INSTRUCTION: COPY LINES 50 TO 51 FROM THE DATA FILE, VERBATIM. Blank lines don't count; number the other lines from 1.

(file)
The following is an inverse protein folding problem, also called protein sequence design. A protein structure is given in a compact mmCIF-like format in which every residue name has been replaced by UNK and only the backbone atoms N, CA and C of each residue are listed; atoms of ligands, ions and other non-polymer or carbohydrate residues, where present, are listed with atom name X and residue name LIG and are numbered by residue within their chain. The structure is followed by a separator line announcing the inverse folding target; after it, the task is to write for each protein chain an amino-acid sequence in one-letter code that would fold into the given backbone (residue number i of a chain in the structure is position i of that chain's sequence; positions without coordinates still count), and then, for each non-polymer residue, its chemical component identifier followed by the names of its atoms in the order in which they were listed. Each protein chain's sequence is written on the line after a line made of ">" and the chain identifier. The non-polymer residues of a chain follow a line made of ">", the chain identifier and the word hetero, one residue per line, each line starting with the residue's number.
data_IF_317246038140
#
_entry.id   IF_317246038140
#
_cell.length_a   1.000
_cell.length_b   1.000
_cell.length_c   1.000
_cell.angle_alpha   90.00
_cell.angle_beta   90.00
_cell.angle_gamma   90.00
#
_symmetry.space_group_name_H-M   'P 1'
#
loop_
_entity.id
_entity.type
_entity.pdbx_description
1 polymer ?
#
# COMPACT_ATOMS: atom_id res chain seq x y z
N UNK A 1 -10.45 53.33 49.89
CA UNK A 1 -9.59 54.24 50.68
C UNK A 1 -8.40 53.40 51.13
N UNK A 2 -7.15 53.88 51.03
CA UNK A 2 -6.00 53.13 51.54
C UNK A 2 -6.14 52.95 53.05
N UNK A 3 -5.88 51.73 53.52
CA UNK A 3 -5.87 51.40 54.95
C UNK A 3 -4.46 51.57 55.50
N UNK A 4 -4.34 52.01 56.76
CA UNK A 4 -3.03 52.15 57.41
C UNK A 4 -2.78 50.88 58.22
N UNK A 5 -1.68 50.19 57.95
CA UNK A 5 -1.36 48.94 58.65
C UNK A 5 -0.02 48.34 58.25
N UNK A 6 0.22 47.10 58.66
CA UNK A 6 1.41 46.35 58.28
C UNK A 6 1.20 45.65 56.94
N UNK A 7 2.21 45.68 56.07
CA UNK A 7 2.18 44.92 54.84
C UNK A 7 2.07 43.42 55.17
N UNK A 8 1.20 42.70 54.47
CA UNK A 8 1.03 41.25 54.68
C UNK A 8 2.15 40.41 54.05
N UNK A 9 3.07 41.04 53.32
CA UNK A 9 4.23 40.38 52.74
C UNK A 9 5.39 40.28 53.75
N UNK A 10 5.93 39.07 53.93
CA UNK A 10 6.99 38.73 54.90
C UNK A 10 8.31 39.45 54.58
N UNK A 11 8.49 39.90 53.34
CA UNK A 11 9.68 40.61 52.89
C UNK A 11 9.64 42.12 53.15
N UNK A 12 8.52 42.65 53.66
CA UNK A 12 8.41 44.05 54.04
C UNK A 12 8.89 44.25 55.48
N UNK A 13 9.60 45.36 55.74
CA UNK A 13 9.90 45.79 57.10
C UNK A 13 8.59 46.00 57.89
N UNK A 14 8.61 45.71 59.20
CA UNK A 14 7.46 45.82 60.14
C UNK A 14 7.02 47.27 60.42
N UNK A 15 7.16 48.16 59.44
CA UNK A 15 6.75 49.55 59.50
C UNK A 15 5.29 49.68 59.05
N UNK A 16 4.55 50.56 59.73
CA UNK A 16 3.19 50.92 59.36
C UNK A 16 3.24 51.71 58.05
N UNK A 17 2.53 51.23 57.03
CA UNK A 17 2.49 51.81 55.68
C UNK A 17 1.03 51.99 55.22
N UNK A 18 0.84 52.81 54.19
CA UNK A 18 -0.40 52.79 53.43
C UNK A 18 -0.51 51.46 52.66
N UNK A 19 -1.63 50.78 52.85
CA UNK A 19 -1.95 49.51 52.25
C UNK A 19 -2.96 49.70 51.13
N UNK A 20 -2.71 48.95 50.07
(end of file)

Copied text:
CA UNK A 10 6.99 38.73 54.90
C UNK A 10 8.31 39.45 54.58